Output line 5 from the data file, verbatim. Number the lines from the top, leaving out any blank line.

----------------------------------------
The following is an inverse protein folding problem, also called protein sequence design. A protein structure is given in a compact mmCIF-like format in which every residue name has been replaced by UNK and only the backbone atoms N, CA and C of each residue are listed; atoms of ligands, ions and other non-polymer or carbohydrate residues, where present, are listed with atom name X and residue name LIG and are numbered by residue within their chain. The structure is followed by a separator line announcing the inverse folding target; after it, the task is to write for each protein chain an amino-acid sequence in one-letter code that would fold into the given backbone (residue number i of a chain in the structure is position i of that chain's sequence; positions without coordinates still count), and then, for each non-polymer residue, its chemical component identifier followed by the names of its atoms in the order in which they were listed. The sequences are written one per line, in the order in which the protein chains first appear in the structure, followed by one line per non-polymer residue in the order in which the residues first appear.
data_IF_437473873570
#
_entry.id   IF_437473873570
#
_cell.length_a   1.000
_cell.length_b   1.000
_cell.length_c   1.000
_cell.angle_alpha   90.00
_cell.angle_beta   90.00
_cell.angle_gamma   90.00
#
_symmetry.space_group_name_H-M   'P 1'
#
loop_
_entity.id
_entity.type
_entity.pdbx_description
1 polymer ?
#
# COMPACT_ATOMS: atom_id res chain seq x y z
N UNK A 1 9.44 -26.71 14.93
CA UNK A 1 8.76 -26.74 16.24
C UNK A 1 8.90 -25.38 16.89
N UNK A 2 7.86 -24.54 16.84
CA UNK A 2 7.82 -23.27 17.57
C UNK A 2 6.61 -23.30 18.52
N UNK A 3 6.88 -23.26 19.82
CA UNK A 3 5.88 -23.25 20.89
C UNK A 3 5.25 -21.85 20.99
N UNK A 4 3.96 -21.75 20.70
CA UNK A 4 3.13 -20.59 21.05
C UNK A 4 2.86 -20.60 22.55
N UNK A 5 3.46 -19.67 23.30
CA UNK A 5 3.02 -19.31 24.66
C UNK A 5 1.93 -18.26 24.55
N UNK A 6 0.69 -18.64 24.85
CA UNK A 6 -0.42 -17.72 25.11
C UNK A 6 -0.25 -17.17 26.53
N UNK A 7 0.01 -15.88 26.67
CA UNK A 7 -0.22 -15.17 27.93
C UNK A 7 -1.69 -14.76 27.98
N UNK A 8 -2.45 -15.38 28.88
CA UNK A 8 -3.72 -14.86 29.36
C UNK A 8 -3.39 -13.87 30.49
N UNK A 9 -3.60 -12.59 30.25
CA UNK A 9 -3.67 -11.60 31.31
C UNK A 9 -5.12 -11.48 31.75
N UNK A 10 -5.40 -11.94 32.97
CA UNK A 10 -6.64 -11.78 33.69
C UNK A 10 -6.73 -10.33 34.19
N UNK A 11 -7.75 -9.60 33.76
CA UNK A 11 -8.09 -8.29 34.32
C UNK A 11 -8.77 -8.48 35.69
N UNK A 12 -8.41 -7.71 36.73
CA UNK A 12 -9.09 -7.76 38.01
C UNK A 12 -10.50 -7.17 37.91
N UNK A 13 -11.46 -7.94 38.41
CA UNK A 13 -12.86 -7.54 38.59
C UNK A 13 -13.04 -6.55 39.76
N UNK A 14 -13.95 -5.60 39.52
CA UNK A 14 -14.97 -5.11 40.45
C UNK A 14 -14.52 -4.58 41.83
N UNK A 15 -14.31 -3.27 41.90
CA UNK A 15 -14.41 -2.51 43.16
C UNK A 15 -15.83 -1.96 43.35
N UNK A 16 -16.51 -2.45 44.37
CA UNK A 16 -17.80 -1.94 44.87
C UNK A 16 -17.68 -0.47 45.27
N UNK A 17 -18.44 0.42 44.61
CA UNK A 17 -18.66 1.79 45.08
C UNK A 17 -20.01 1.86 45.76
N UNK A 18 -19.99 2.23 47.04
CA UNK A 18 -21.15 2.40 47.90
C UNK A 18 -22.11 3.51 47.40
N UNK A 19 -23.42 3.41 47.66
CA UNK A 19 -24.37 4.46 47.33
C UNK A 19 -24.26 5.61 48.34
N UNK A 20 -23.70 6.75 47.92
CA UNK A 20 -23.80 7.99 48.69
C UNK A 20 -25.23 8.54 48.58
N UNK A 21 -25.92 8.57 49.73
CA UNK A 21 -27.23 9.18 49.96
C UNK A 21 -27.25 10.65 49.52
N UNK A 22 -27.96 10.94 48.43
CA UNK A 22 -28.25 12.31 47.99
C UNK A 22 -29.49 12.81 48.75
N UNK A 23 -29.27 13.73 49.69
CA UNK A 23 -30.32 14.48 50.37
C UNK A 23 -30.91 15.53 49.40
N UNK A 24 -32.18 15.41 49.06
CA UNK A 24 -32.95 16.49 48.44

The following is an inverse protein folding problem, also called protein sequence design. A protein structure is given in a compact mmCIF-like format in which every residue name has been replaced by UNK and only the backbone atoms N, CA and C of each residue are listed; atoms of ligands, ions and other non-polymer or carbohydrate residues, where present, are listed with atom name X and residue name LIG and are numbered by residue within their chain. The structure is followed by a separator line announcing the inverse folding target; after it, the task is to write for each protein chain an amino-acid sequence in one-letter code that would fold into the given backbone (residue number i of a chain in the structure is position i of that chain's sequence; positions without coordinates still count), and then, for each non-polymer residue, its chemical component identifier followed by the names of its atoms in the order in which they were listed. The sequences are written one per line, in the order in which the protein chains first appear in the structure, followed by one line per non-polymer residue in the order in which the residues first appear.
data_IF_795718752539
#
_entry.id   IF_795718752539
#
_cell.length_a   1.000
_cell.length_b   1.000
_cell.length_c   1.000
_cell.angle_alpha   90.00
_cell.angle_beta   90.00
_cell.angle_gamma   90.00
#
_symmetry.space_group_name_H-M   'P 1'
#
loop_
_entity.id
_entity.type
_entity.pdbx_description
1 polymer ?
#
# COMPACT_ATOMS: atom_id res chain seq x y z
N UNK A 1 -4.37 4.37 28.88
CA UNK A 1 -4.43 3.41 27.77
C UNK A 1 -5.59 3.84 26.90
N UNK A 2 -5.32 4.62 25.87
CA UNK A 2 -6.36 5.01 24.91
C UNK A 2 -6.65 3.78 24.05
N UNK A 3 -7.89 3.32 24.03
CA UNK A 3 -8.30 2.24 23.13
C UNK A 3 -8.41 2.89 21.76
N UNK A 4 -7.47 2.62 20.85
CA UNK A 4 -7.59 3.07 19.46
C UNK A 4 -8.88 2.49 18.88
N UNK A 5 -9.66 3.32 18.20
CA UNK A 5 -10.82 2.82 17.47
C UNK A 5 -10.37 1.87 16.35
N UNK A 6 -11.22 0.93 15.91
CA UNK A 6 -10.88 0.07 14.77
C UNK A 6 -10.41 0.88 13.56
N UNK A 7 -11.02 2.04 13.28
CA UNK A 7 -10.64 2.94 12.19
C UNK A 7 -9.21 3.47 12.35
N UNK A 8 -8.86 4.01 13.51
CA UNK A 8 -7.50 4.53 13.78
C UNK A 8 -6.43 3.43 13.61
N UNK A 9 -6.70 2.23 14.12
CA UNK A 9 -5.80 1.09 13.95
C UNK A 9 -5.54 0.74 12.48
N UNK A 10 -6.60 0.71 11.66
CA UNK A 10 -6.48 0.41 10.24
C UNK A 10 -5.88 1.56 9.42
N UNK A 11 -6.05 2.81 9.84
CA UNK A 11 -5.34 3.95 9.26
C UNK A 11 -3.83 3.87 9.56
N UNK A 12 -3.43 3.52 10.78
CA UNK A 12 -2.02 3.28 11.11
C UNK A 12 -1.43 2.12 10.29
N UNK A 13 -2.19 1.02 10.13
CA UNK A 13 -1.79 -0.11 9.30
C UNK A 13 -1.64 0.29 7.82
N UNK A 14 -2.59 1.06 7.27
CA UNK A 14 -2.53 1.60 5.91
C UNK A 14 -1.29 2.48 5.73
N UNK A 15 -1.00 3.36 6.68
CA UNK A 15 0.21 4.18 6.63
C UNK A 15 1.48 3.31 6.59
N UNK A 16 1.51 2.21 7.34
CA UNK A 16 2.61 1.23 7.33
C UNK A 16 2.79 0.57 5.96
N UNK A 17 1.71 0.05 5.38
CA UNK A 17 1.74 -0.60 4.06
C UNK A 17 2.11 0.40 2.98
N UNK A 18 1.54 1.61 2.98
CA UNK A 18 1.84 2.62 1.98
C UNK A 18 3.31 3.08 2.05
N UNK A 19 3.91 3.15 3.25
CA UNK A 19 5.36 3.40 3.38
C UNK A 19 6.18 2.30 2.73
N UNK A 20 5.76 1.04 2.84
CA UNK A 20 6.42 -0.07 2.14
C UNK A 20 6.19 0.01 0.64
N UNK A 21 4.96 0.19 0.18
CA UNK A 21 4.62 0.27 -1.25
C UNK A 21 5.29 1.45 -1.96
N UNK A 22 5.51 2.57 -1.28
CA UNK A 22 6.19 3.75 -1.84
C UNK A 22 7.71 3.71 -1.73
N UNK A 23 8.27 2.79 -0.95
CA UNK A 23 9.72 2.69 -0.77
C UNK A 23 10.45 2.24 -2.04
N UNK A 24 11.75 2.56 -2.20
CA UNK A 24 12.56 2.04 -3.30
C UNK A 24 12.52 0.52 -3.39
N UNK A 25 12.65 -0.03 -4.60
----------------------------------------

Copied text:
#